3.1 Reaction kinetics of humic substances undergoing persulfate oxidation
3.1.1 Degradation rates at different UV wavelengths
We delivered 185 nm and 254 nm UV irradiation in the presence or absence of persulfate, as shown in Figure 1. Under direct photolysis at 254 and 185 nm, the non-purgeable organic carbon (NPOC), UV254 absorbance, and SUVA254 decreased continually; the reductions mediated by 254 nm UV were lower. Under 185 nm UV, the UV254 absorbance and SUVA254 decreased more rapidly than did the NPOC, especially in the initial stages. UV at 185 nm was more effective. However, UV at 254 nm was chosen for further work, given its limited efficiency in terms of humic acid treatment. Similar results were obtained by Gao et al., (2019) and Corin et al, (1996). Gao et al., (2019) found that the UV wavelength acompromise treatment, as followsffected the molar absorption coefficient of humic acid. UV at 185 nm better treated humic acid, because irradiation simultaneously created active intermediates including hydrogen atom, hydroxyl radical and other oxidative species such as hydrogen peroxide probably from water (Liu et al., 2016, Han et al., 2004); these efficiently decomposed humic acid:
When persulfate was added to 1 mM, the NPOC, UV254 absorbance, and SUVA254 fell dramatically. After 30 min, the NPOC, UV254 absorbance, and SUVA254 reductions were 82.4%, 99.0%, and 94.1% for 254 nm UV and 92.7%, 98.9%, and 84.9% for 185 nm UV, respectively. However, under UV irradiation only, the corresponding values were only 1.2%, 2.06%, and 0.86% (254 nm UV) and 28.1%, 58.1%, and 41.8% (185 nm UV), respectively. Therefore, the sulfate radical was taking the main role to effectively remove humic substances. After persulfate addition, UV at 185 nm was more effective than UV at 254 nm because the shorter wavelength delivered more energy, creating more sulfate radicals. However, when the water is irradiated by 185 nm lamp, hydroxyl radicals were created (eq.1) which makes it difficult to directly investigate sulfate radicals’ treatment efficiency and mechanism. On the other hand, generally, 254 nm UV lamp was utilized in the water treatment plant. Hence, the following experiments were utilized 254 nm UV lamp instead of 185 nm lamp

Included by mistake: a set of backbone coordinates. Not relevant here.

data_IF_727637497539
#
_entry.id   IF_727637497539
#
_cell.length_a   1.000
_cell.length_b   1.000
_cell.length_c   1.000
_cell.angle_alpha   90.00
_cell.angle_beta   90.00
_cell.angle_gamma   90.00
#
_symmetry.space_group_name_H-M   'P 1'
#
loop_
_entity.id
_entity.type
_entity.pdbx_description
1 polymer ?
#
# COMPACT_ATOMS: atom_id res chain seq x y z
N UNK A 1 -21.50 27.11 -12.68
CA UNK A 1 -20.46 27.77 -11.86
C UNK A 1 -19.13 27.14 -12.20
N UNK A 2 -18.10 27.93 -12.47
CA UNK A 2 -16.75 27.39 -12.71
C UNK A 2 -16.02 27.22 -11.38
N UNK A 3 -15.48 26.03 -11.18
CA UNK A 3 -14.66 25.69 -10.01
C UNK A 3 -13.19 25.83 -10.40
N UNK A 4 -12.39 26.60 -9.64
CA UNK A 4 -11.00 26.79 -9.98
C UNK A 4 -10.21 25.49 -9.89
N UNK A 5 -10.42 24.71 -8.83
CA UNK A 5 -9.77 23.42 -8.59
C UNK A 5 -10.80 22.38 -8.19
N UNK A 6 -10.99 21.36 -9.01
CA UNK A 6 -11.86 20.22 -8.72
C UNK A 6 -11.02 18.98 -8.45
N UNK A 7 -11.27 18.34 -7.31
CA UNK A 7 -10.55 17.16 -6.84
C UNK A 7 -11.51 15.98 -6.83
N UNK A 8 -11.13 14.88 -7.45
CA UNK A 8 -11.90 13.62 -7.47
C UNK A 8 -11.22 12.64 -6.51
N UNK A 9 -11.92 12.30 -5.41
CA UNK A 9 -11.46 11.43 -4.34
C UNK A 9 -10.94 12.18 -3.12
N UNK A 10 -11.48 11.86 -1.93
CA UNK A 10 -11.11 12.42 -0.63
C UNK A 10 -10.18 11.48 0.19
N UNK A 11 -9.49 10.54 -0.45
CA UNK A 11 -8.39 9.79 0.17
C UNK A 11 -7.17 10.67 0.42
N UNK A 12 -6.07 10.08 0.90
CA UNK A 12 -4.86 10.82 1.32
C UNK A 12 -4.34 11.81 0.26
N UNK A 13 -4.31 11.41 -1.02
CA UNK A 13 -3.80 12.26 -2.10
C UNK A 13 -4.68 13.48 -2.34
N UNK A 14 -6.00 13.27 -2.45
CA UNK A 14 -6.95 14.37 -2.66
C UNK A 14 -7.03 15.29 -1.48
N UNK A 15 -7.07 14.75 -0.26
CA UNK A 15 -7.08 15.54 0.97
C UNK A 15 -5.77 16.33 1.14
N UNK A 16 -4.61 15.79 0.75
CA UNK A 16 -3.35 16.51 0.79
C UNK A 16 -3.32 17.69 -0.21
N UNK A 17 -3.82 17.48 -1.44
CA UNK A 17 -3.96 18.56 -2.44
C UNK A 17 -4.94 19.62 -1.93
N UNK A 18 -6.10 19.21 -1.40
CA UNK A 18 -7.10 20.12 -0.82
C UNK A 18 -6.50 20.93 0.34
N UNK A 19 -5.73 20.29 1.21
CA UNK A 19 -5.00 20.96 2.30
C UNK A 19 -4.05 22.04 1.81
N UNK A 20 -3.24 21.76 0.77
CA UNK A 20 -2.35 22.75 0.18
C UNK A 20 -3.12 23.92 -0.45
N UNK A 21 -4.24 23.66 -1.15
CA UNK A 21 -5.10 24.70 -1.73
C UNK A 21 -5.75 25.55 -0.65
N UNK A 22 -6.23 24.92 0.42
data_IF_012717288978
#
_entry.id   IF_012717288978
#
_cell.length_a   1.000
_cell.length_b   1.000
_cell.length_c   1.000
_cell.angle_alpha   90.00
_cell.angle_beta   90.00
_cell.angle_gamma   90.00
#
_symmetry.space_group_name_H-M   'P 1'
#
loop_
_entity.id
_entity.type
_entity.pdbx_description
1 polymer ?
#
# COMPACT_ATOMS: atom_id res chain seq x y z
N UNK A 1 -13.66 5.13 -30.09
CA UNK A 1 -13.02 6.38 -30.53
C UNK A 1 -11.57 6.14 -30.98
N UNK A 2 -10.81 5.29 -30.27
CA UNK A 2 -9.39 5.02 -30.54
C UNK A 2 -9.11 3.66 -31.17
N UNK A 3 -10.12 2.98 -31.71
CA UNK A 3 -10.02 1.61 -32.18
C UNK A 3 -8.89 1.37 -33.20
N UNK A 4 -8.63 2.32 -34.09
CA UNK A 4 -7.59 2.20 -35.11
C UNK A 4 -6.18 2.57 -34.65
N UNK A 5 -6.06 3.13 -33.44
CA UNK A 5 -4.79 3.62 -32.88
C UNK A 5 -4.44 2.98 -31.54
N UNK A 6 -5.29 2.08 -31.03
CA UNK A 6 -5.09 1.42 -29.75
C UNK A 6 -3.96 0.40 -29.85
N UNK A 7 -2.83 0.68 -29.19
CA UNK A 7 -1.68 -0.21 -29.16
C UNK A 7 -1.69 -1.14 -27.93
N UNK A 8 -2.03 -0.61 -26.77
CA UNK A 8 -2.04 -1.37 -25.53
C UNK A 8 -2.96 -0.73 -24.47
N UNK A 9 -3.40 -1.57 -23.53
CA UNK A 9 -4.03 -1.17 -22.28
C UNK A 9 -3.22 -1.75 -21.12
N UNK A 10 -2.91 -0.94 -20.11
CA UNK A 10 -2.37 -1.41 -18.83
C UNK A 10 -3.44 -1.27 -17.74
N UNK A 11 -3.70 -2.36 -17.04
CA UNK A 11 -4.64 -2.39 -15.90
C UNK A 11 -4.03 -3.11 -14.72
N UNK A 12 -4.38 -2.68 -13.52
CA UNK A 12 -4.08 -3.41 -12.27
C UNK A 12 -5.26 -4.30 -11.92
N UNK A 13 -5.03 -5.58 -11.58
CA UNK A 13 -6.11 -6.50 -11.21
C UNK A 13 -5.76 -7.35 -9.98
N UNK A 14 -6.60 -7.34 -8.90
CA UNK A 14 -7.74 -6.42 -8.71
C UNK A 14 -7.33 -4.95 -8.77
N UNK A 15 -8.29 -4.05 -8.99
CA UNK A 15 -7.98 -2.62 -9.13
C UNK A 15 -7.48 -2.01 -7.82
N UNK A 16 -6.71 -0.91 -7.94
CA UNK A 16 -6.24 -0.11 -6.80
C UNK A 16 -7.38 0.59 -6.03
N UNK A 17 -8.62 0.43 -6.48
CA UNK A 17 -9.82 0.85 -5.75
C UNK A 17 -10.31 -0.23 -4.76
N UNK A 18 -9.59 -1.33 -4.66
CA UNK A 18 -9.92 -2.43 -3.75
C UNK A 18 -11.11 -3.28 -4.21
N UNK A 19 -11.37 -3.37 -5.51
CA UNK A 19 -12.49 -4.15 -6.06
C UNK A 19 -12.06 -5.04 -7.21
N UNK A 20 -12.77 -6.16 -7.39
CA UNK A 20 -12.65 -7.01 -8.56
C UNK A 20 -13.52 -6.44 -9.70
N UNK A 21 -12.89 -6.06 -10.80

3.1.2 Dose-dependency of humic substances degradation by the UV/persulfate process
188.8.131.52 Dose-dependent degradation
Figure 2a and 2b presents the reductions in humic acid (Sigma) levels at persulfate concentrations of 0, 0.1, 1, and 10 mM. The removal rate was initially rapid and then slower. Figure 2c and 2d presents the fulvic acid data. With regard to humic acid, the reduction rate was greater at higher persulfate concentrations. At the end of the reaction, the reductions in UV254 absorbance and NPOC were 99.0%, 82.4% for humic acid and 98.5% and 83.1% for fulvic acid (1 mM persulfate), respectively. Although the final reductions were similar, the fulvic acid reaction was more rapid than the humic acid reaction; fulvic acid was more susceptive to persulfate treatment.
When humic and fulvic acids were treated with 10 mM persulfate, the NOM degradation rate increased. Higher sulfate radical concentrations increased degradation efficiency.
However, this does not mean that the higher the persulfate concentration, the better the treatment. On the contrary, a high persulfate concentration reduces efficiency because the sulfate radical can react with the persulfate anion or self-decay in the absence of an appropriate solute (Matzek and Carter., 2016). Hence, there is an optimum concentration of persulfate: